PIONEER MUTUAL BENEFIT ASSOCIATION, a Benefit Corporation, Appellant,
CORPORATION COMMISSION OF THE STATE OF ARIZONA, and AMOS A. BETTS, Chairman; WILSON T. WRIGHT, Commissioner, and WILLIAM (BILL) PETERSEN, Commissioner, as Members of the Corporation Commission of the State of Arizona, Appellees
APPEAL from a judgment of the Superior Court of the County of Maricopa. M. T. Phelps, Judge. Judgment affirmed.
Mr. Ross F. Jones, for Appellant.
Mr. Joe Conway, Attorney General, Mr. Edward P. Cline, Assistant Attorney General, Messrs. Stockton and Karam, Messrs. Phillips, Holzworth, Phillips & Jones, for Appellees.
Mr. Robert R. Weaver, Amicus Curiae.
[59 Ariz. 113] McALISTER, J.
The Pioneer Mutual Benefit Association, a corporation organized and doing business under the Arizona Benefit Corporation Law of 1937, Code 1939, section 53-601 et seq., with its principal place of business in Phoenix, Arizona, filed this action for a declaratory judgment against the Arizona Corporation Commission and its three duly elected, qualified and acting members, Amos A. Betts, Wilson T. Wright and William Petersen, to determine the respective rights of these parties under that law relative to the creation of a mortuary and reserve fund and the proportionate part of each periodic payment (premium) for a benefit certificate that should be set aside to it.
[59 Ariz. 114] The Arizona Benefit Corporation Law of 1937, an act relating to benefit corporations, is an amendment of the statute providing for benefit societies found in sections 607 to 610, Revised Code of 1928. It permits the formation of corporations to provide cash benefits for members and the nominees of deceased members, but not for profit, and includes all corporations, societies and associations operating an insurance business where funds are provided by mutual contributions, periodical payments, dues or assessments, except those exempt by its terms. It requires that any benefit corporation, before soliciting applications for benefit certificates, shall secure from the corporation commission its approval of the certificate. In an endeavor to comply with this provision the plaintiff filed on May 19, 1941, with the commission, a copy of a benefit certificate which it proposed to use in soliciting applications therefor, and it alleges that this certificate conforms with the requirements of the Arizona Benefit Corporation Law of 1937, in every respect, in that it specifies, first, the maximum amount, not exceeding $5,000 on the life of any individual, to be paid on the happening of the contingency therein stated; second, at least fifteen days grace following the due date of any periodical payments or dues, during which time the certificate could not be forfeited; and third, periodical payments and dues (premiums) sufficient to pay the benefit claims and general operating expenses. But, notwithstanding it
meets these requirements, the defendants failed within three days, from the filing of the application, or at all, to issue to plaintiff a written certificate of approval and authority to solicit applications therefor, its refusal in this respect being made known to plaintiff by a letter, dated May 26, 1941, and signed by the corporation commission's director of insurance, Roy B. Rummage, a copy of which is attached to the complaint.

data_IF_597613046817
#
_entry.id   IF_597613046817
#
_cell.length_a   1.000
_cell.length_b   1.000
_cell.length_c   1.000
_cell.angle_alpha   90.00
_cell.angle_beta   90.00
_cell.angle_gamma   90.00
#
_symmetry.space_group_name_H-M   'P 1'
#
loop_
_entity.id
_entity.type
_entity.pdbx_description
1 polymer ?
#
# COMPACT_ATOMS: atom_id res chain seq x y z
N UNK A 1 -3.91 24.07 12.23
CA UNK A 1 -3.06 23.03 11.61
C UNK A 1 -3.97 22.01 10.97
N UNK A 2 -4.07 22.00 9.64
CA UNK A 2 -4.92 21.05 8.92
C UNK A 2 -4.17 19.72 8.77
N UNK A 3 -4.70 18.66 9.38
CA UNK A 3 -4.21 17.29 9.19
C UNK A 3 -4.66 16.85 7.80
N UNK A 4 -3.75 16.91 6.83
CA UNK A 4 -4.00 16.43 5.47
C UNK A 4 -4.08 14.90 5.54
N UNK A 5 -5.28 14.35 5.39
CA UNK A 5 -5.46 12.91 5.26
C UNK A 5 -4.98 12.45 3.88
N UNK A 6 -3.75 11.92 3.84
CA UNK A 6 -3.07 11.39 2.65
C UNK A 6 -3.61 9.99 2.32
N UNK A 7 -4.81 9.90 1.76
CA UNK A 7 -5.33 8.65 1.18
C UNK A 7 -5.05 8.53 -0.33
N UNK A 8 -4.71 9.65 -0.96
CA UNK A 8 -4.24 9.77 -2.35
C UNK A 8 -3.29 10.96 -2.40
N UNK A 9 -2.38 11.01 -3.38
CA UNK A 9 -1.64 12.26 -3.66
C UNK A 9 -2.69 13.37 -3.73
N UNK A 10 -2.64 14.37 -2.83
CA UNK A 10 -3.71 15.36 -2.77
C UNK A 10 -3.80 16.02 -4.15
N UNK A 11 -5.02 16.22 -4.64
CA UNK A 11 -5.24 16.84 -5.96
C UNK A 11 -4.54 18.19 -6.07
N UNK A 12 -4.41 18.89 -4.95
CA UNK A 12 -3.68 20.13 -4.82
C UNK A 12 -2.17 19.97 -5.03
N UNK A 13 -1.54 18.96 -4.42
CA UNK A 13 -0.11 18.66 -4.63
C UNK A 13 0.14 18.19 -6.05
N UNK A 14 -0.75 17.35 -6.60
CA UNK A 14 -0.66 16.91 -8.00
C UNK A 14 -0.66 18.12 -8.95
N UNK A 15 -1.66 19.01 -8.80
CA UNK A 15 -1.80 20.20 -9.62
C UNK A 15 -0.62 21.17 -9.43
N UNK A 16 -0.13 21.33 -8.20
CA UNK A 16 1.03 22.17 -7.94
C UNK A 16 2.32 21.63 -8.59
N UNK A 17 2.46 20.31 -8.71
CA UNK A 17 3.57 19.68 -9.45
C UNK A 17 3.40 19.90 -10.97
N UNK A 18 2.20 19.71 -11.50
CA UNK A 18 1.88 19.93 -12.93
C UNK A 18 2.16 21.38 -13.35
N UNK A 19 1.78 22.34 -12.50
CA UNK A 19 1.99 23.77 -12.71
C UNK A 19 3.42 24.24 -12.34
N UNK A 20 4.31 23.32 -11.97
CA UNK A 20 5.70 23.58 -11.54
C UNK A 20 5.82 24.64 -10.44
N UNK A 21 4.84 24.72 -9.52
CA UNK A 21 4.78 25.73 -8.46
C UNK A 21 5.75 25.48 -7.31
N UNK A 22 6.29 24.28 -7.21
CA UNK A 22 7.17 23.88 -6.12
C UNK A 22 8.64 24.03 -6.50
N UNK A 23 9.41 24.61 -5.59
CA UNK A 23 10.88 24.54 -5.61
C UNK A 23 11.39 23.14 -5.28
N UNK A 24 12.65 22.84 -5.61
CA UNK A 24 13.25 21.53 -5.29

[59 Ariz. 115] The first question in dispute is whether the 1937 law makes it mandatory on plaintiff, and all other benefit corporations formed under it, to "specify and state in all benefit certificates issued pursuant to said law, and in the benefit certificate herein involved especially, the basis, or amount to be set aside to the mortuary and reserve fund." The plaintiff says it does not and bases its contention on section 53-609, subdivision (b), Arizona Code Annotated 1939, reading as follows:
"(b) A mortuary and reserve fund, exclusive of other assets, may be created, out of which may be paid all benefit claims arising under the certificates, the deposits required to be made with the state treasurer as provided by section 608b (§ 53-605), and attorney's fees and necessary expenses arising out of the defense, settlement, or payment of any contested or disputed claim. The residue of payments made by members, after setting aside the amount required for the mortuary and reserve fund, and interest earned by the assets of the corporation, whether deposited with the state treasurer or otherwise invested, may be used for general operating expenses."
Because the word "may" instead of one of stronger compulsion is used here, the plaintiff insists that the law permits, but does not require, the creation of a mortuary and reserve fund. It is, of course, true, that "may" standing alone and unrelated to its context, is usually permissive in meaning. 59 C.J. 1079 and 1080. But in the same volume of Corpus Juris, at page 1082, is found this language:
"Where, from a consideration of the whole statute, and its nature and object, it appears that the intent of the legislature was to impose a positive duty rather than a discretionary power, the word 'may' will be held to be mandatory. A mandatory construction will usually be given to the word 'may' where public interests are concerned, and the public or third persons have a claim de jure, that the power conferred should [59 Ariz. 116] be ...